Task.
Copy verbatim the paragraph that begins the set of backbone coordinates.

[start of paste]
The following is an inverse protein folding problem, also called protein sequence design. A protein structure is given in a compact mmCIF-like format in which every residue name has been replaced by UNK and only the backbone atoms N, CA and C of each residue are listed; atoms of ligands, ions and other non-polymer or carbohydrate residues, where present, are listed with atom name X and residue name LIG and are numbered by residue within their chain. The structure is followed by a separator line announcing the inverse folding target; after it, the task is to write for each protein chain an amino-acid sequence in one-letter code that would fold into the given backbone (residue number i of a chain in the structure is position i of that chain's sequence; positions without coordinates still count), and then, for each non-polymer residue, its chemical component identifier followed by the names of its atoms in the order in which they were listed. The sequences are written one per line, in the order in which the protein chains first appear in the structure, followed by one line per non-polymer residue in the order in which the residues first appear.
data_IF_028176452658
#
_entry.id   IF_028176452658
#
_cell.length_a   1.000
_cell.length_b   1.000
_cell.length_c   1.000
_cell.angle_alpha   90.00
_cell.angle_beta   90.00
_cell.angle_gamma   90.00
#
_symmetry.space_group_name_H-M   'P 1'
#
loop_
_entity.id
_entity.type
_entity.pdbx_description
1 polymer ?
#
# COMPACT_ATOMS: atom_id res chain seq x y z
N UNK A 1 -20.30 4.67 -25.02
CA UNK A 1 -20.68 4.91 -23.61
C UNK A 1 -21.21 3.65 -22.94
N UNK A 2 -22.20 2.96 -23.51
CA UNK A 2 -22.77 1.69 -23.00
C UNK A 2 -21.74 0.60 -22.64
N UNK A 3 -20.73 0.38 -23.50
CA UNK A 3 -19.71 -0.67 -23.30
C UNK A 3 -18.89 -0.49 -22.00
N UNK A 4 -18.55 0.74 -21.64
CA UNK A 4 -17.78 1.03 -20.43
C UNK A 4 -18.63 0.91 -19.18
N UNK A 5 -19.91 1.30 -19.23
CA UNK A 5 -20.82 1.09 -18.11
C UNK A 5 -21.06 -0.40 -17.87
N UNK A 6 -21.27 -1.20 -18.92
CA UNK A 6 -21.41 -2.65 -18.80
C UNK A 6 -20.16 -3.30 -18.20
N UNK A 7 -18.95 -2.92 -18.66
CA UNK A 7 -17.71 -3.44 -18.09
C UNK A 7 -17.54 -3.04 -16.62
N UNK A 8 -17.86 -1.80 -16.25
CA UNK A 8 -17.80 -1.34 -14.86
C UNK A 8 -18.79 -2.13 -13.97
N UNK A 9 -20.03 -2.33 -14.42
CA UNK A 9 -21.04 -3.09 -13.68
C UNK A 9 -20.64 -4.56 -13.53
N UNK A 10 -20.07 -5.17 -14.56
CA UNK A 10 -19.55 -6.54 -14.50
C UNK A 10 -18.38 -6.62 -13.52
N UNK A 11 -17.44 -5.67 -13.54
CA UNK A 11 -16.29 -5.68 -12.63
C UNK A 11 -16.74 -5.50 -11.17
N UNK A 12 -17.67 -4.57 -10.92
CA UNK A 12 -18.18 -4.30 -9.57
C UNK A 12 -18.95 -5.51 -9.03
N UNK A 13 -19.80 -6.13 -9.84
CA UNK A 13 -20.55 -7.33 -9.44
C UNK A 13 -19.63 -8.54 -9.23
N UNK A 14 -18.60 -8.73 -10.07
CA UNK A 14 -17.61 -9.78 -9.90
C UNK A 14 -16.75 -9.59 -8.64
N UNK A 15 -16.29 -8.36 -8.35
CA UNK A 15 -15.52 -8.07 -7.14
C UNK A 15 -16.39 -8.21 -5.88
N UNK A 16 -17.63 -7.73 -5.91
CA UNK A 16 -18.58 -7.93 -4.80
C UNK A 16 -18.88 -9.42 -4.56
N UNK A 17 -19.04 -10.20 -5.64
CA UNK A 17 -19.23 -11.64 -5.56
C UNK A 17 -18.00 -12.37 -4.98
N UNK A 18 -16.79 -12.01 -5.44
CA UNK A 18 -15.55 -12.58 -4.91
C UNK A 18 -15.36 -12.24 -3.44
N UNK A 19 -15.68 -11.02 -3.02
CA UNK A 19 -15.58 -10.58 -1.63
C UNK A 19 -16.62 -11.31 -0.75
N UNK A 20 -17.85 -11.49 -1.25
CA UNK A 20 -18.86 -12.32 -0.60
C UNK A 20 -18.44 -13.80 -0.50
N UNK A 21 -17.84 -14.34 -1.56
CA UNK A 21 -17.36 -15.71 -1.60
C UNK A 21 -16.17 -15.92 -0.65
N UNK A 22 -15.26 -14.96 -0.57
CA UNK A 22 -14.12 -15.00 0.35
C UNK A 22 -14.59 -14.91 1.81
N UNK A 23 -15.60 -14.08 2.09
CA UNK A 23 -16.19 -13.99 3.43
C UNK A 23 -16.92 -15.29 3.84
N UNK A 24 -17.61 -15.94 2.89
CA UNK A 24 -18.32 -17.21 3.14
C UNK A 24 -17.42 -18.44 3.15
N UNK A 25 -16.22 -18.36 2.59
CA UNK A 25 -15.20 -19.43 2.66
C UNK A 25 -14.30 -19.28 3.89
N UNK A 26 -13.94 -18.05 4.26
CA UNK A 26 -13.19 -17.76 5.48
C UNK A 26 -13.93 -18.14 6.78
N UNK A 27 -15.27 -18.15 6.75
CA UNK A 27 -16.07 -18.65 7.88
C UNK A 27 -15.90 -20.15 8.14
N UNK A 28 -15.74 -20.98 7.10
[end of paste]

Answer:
The following is an inverse protein folding problem, also called protein sequence design. A protein structure is given in a compact mmCIF-like format in which every residue name has been replaced by UNK and only the backbone atoms N, CA and C of each residue are listed; atoms of ligands, ions and other non-polymer or carbohydrate residues, where present, are listed with atom name X and residue name LIG and are numbered by residue within their chain. The structure is followed by a separator line announcing the inverse folding target; after it, the task is to write for each protein chain an amino-acid sequence in one-letter code that would fold into the given backbone (residue number i of a chain in the structure is position i of that chain's sequence; positions without coordinates still count), and then, for each non-polymer residue, its chemical component identifier followed by the names of its atoms in the order in which they were listed. The sequences are written one per line, in the order in which the protein chains first appear in the structure, followed by one line per non-polymer residue in the order in which the residues first appear.